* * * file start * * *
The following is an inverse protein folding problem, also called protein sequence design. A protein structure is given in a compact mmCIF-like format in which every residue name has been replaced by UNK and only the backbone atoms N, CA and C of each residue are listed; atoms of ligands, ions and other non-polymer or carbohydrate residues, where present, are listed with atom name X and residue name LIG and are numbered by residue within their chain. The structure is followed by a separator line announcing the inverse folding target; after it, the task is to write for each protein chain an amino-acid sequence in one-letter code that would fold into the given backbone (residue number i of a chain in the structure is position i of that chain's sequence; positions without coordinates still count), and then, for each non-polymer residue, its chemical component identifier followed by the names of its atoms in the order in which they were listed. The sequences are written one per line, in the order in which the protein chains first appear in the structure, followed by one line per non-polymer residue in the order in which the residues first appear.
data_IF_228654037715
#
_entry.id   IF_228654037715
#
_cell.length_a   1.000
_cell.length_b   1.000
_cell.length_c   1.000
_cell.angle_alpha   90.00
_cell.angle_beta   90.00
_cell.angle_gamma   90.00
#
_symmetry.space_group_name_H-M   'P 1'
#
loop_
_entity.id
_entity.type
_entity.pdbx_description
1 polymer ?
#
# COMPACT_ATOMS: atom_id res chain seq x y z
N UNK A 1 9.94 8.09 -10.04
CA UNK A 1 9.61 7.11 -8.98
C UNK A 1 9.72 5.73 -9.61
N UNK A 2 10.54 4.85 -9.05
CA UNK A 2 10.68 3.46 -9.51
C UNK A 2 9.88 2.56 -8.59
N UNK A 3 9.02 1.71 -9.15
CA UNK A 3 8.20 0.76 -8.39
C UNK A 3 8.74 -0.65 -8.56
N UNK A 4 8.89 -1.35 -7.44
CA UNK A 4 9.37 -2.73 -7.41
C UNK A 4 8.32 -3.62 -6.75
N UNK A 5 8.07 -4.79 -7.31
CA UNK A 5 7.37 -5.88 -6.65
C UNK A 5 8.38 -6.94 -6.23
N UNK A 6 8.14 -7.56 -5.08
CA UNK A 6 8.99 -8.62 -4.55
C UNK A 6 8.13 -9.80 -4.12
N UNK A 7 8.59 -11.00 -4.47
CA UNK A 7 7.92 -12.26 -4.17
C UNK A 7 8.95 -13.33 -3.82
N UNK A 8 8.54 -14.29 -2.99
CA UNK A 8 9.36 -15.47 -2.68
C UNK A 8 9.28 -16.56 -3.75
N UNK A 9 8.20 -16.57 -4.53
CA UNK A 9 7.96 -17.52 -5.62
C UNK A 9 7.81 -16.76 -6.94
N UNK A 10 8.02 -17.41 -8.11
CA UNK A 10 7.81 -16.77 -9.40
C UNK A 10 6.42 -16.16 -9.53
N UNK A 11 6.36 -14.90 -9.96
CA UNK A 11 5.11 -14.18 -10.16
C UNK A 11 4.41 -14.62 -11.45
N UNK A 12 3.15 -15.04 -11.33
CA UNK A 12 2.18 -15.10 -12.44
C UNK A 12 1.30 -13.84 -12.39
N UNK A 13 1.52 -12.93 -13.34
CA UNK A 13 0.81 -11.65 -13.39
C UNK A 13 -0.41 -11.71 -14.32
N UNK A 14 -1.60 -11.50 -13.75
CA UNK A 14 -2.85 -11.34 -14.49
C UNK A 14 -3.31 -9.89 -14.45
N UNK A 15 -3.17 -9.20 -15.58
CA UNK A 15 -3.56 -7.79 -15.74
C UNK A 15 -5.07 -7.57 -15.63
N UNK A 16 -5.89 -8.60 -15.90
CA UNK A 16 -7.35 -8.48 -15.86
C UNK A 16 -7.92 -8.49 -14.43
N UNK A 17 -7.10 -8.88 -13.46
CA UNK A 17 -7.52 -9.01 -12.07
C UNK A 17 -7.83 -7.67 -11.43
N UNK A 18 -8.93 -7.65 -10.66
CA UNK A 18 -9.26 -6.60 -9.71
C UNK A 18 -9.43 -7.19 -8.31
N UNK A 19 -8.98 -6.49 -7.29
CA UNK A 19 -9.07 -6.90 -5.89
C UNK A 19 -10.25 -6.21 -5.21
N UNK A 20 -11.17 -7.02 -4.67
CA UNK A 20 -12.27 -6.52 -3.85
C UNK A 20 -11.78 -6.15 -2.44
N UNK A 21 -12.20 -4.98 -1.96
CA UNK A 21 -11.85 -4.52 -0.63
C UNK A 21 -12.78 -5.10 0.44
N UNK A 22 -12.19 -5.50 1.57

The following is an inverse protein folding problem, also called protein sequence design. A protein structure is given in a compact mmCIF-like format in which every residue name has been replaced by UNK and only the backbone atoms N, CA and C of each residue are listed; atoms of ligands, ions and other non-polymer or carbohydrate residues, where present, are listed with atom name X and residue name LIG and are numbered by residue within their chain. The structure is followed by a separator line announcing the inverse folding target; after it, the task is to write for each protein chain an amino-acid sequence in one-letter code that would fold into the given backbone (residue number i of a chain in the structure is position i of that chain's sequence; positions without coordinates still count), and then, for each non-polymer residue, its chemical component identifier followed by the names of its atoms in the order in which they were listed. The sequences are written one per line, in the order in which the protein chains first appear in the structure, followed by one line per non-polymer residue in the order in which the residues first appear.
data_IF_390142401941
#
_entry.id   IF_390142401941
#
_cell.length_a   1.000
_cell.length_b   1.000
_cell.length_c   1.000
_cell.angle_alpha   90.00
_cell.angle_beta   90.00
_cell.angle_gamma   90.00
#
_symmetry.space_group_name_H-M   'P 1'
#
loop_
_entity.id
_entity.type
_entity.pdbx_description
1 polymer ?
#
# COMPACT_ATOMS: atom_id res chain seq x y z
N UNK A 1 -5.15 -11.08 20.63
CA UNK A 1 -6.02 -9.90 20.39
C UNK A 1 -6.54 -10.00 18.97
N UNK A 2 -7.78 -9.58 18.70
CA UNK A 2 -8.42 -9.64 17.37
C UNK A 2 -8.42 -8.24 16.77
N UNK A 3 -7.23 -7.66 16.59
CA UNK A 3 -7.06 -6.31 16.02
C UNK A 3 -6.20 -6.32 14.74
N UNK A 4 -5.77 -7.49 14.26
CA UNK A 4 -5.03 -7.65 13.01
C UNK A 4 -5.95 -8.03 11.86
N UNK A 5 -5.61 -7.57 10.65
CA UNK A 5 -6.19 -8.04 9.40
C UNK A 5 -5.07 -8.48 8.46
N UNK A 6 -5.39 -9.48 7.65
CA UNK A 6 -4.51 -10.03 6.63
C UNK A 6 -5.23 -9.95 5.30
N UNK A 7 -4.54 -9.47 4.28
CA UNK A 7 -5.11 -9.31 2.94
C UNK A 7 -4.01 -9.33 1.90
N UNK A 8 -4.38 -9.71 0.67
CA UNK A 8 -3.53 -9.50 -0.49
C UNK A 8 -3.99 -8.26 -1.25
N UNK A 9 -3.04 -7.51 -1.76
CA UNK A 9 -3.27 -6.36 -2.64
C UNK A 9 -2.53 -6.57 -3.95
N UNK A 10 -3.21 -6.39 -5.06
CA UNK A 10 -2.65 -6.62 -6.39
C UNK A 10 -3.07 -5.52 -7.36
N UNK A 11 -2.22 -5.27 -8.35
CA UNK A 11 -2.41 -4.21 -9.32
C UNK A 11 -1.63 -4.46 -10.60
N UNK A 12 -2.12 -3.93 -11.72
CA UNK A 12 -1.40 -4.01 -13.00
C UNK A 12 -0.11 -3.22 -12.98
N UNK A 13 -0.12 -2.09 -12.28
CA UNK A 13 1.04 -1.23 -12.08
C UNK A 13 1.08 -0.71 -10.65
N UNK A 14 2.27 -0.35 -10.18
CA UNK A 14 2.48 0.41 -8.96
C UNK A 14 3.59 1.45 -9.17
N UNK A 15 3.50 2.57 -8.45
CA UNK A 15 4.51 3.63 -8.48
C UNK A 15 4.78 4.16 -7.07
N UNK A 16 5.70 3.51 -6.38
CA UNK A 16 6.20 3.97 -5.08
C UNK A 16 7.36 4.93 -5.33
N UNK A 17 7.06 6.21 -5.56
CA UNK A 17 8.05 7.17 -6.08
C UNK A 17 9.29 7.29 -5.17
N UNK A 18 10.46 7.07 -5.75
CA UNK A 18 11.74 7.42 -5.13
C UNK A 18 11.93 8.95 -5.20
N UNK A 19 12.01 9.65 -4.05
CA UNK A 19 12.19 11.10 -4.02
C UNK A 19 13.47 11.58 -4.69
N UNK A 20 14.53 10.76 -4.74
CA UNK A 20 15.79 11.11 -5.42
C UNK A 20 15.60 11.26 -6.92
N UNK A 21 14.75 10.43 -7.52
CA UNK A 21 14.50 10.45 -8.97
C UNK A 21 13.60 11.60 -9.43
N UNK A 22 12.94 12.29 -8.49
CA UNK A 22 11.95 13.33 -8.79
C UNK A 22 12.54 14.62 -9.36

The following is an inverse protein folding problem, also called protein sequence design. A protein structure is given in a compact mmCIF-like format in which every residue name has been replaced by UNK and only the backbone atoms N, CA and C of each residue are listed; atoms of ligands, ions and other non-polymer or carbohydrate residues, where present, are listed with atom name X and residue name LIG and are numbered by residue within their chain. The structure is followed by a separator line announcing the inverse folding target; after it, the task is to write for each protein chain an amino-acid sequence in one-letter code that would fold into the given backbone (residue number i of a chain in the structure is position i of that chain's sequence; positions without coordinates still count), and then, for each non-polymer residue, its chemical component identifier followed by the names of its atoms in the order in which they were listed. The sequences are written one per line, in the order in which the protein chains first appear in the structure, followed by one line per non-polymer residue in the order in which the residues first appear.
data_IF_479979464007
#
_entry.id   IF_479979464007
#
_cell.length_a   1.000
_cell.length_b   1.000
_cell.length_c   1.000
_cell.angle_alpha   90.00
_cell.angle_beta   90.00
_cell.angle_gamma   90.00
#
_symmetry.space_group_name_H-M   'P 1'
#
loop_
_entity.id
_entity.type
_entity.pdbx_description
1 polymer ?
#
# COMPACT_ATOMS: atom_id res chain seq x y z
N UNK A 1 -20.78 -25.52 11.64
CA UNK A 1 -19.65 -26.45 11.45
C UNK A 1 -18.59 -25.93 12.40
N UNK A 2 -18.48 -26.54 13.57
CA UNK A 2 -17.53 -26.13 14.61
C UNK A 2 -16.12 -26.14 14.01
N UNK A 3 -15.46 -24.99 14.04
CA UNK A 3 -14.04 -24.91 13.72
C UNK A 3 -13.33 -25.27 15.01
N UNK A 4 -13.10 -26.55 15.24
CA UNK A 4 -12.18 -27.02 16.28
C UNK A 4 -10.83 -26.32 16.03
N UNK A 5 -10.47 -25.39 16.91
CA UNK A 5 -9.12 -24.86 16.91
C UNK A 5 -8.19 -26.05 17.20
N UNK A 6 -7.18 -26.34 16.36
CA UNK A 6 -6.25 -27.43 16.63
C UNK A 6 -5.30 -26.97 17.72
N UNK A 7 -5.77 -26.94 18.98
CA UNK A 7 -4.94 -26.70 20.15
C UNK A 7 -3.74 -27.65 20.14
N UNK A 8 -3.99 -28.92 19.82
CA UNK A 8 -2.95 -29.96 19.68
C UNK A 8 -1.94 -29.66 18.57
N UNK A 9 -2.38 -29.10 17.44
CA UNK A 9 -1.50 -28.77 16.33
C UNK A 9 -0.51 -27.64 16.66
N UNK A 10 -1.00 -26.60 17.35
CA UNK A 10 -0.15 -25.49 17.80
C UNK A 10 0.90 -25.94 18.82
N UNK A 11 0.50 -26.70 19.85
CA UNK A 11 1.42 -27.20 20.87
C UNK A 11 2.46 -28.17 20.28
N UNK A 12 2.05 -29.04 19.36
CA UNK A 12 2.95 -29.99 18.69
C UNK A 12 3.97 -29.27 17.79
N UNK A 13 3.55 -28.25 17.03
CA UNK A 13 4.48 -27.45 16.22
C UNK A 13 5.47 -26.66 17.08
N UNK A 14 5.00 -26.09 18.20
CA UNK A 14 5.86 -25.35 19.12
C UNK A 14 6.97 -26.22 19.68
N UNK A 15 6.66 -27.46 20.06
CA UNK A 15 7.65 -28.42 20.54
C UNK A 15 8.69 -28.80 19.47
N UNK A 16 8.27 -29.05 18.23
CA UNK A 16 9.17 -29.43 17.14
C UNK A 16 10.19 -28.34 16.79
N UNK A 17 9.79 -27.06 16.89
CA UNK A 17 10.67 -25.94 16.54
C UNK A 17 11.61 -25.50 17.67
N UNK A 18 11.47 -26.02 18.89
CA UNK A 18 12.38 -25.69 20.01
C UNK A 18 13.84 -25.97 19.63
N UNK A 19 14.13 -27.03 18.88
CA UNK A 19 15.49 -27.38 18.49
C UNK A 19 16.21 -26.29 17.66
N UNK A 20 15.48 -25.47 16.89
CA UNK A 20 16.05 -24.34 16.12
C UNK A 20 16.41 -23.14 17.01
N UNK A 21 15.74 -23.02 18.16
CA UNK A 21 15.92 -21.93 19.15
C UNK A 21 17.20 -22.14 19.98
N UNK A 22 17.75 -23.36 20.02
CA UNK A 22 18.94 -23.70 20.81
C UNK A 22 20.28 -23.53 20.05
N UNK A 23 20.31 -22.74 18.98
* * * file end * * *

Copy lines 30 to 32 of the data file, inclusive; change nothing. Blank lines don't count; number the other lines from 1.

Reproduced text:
C UNK A 3 8.74 -0.65 -8.56
N UNK A 4 8.89 -1.35 -7.44
CA UNK A 4 9.37 -2.73 -7.41